Lung cancer - Lancet review

Small-cell lung cancer

Diagnosis relies on histology, with the use of immunohistochemical studies to confirm difficult cases.

Typical patients are men older than 70 years who are current or past heavy smokers and who have pulmonary and cardiovascular comorbidities.

Patients often present with rapid-onset symptoms due to:

- local intrathoracic tumour growth
- extrapulmonary distant spread
- paraneoplastic syndromes
- a combination of these features

Staging aims ultimately to define disease as metastatic or non-metastatic:

- Combination chemotherapy (platinum-based plus etoposide or irinotecan) is the mainstay first-line treatment for metastatic small-cell lung cancer.

- For non-metastatic disease, early concurrent thoracic radiotherapy is indicated.

Prophylactic cranial irradiation should be considered for all patients, even without metastases, whose disease does not progress after induction chemotherapy and radiotherapy.

Despite high initial response rates, most patients eventually relapse. Except for topotecan, few treatment options then remain.

Non-small-cell lung cancer (NSCLC)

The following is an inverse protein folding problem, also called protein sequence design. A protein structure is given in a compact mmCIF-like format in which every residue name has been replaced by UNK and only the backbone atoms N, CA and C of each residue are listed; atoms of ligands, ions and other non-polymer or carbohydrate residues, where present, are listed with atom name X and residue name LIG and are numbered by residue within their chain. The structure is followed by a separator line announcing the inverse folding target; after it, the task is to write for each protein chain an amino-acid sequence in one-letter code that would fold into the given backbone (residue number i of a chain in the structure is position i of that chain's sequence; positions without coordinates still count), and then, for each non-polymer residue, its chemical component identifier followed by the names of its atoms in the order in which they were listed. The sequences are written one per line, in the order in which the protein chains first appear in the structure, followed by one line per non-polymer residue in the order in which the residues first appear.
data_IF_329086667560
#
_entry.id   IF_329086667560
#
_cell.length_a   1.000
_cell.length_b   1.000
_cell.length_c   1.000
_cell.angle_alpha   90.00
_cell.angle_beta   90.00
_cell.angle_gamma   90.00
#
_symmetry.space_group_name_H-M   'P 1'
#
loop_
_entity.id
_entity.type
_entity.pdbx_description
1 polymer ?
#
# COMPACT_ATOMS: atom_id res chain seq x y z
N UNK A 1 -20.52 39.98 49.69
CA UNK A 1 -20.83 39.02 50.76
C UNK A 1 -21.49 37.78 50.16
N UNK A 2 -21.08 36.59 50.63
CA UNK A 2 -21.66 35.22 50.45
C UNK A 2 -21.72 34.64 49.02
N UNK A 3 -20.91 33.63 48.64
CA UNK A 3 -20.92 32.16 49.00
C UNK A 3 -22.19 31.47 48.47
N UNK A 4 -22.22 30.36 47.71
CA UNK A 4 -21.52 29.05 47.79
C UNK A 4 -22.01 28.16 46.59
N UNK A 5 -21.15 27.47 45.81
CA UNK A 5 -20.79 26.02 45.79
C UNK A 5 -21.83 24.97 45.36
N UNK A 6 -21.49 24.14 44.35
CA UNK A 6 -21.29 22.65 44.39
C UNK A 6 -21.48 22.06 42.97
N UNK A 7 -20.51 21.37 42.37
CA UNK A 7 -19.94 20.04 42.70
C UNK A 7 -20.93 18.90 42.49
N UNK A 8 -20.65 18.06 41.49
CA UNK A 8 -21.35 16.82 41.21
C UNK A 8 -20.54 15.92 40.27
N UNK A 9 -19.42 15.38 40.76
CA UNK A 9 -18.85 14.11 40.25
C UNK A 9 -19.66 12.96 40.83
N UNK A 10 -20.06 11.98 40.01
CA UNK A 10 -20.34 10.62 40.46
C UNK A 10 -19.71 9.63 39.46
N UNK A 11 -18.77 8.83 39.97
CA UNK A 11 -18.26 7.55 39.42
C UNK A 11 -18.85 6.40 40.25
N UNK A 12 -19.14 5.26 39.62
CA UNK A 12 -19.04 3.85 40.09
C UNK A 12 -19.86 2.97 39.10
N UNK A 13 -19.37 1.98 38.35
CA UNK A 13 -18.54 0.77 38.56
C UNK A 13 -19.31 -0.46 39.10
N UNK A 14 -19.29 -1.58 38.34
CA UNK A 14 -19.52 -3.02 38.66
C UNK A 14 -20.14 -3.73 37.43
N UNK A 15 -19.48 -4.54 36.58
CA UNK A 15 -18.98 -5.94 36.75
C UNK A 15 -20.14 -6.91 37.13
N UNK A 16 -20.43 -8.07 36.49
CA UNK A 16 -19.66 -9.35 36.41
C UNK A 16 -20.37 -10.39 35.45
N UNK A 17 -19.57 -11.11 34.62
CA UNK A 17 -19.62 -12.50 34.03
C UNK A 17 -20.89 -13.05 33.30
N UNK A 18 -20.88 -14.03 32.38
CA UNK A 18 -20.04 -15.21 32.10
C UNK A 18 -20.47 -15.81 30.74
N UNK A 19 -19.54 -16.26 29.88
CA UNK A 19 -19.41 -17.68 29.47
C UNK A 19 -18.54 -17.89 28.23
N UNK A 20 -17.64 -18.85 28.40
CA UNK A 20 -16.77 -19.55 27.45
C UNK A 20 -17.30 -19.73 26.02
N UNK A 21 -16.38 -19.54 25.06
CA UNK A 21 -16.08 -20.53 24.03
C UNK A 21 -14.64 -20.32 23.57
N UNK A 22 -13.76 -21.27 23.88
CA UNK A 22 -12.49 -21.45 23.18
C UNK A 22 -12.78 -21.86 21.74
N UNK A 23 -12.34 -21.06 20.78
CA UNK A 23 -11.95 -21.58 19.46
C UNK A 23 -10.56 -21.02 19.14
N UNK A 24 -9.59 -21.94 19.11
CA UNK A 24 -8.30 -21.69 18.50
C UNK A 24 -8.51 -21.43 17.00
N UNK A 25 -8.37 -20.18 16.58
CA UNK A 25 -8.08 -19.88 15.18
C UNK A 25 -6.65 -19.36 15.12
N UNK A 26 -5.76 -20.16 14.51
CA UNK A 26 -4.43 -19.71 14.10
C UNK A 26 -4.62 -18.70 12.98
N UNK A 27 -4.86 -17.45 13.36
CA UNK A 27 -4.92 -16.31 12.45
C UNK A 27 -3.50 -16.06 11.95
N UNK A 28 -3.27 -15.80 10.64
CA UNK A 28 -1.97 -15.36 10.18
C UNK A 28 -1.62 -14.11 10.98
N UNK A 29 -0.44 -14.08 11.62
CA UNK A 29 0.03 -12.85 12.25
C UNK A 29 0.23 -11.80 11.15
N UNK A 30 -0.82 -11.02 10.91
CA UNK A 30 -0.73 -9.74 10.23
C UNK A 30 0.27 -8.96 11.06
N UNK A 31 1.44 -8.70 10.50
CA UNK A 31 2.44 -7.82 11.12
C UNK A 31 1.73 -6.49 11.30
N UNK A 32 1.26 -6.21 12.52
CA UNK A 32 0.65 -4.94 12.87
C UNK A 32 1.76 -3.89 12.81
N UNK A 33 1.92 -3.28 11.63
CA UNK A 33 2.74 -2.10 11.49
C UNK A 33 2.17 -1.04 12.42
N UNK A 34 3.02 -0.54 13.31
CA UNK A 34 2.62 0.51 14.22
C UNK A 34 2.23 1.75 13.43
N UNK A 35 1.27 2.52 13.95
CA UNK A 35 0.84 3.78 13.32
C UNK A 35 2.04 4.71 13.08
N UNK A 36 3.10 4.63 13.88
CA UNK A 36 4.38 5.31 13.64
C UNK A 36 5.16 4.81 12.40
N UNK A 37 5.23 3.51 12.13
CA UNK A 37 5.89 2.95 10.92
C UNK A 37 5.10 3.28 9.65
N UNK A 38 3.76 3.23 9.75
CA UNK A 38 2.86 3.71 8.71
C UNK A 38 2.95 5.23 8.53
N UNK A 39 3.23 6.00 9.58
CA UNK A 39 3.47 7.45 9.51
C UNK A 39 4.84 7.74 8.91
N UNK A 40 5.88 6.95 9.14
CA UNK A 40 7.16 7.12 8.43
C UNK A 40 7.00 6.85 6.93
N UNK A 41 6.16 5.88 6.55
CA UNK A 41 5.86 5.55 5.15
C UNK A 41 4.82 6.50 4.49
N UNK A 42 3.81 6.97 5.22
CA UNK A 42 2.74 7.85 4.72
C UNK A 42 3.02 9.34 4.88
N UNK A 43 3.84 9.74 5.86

The recently introduced 7th edition of the TNM classification relates better to other prognostic factors such as biological markers.

The advances in treatment include:

- a new generation of chemotherapy agents
- a proven advantage to adjuvant chemotherapy after complete resection for specific stage groups
- new techniques for radiotherapy
- new surgical approaches

References:

Small-cell lung cancer. The Lancet, Volume 378, Issue 9804, Pages 1741 - 1755, 12 November 2011

Non-small-cell lung cancer. The Lancet, Volume 378, Issue 9804, Pages 1727 - 1740, 12 November 2011

Image source: A CXR shows a right upper lobe (RUL) mass due to lung cancer. Source: Finger Clubbing due to Lung Cancer. Clinical Cases and Images.

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